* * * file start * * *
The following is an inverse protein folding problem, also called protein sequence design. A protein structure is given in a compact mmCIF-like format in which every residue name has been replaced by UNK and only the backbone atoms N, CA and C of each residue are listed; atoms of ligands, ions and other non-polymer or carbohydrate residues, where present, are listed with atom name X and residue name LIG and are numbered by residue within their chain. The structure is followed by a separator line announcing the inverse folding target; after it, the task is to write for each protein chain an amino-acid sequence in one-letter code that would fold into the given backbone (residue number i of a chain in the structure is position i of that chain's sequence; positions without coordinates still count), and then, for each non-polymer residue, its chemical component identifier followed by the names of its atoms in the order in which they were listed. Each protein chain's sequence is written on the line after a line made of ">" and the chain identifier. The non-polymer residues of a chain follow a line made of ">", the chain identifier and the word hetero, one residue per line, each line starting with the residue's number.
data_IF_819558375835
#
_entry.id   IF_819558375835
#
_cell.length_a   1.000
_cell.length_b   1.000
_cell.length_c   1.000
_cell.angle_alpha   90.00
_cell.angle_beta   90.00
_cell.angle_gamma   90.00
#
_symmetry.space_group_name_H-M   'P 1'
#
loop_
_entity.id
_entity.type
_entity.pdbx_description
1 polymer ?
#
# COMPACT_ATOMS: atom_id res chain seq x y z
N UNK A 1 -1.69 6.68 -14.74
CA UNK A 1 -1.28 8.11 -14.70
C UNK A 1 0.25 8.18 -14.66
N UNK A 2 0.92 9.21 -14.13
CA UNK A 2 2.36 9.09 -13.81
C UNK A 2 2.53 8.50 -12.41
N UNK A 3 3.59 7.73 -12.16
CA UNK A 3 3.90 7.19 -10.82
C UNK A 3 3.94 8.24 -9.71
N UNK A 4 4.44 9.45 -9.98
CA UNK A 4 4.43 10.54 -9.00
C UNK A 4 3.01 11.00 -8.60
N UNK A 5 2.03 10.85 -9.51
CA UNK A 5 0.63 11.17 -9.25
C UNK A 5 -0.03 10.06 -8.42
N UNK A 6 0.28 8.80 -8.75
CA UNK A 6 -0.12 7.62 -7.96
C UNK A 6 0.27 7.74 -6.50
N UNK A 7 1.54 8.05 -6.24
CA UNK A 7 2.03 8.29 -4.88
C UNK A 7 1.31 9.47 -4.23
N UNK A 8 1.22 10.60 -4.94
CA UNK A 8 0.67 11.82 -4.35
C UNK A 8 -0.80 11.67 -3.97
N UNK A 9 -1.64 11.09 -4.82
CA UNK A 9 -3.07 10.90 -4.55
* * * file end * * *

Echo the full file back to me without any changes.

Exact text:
The following is an inverse protein folding problem, also called protein sequence design. A protein structure is given in a compact mmCIF-like format in which every residue name has been replaced by UNK and only the backbone atoms N, CA and C of each residue are listed; atoms of ligands, ions and other non-polymer or carbohydrate residues, where present, are listed with atom name X and residue name LIG and are numbered by residue within their chain. The structure is followed by a separator line announcing the inverse folding target; after it, the task is to write for each protein chain an amino-acid sequence in one-letter code that would fold into the given backbone (residue number i of a chain in the structure is position i of that chain's sequence; positions without coordinates still count), and then, for each non-polymer residue, its chemical component identifier followed by the names of its atoms in the order in which they were listed. Each protein chain's sequence is written on the line after a line made of ">" and the chain identifier. The non-polymer residues of a chain follow a line made of ">", the chain identifier and the word hetero, one residue per line, each line starting with the residue's number.
data_IF_819558375835
#
_entry.id   IF_819558375835
#
_cell.length_a   1.000
_cell.length_b   1.000
_cell.length_c   1.000
_cell.angle_alpha   90.00
_cell.angle_beta   90.00
_cell.angle_gamma   90.00
#
_symmetry.space_group_name_H-M   'P 1'
#
loop_
_entity.id
_entity.type
_entity.pdbx_description
1 polymer ?
#
# COMPACT_ATOMS: atom_id res chain seq x y z
N UNK A 1 -1.69 6.68 -14.74
CA UNK A 1 -1.28 8.11 -14.70
C UNK A 1 0.25 8.18 -14.66
N UNK A 2 0.92 9.21 -14.13
CA UNK A 2 2.36 9.09 -13.81
C UNK A 2 2.53 8.50 -12.41
N UNK A 3 3.59 7.73 -12.16
CA UNK A 3 3.90 7.19 -10.82
C UNK A 3 3.94 8.24 -9.71
N UNK A 4 4.44 9.45 -9.98
CA UNK A 4 4.43 10.54 -9.00
C UNK A 4 3.01 11.00 -8.60
N UNK A 5 2.03 10.85 -9.51
CA UNK A 5 0.63 11.17 -9.25
C UNK A 5 -0.03 10.06 -8.42
N UNK A 6 0.28 8.80 -8.75
CA UNK A 6 -0.12 7.62 -7.96
C UNK A 6 0.27 7.74 -6.50
N UNK A 7 1.54 8.05 -6.24
CA UNK A 7 2.03 8.29 -4.88
C UNK A 7 1.31 9.47 -4.23
N UNK A 8 1.22 10.60 -4.94
CA UNK A 8 0.67 11.82 -4.35
C UNK A 8 -0.80 11.67 -3.97
N UNK A 9 -1.64 11.09 -4.82
CA UNK A 9 -3.07 10.90 -4.55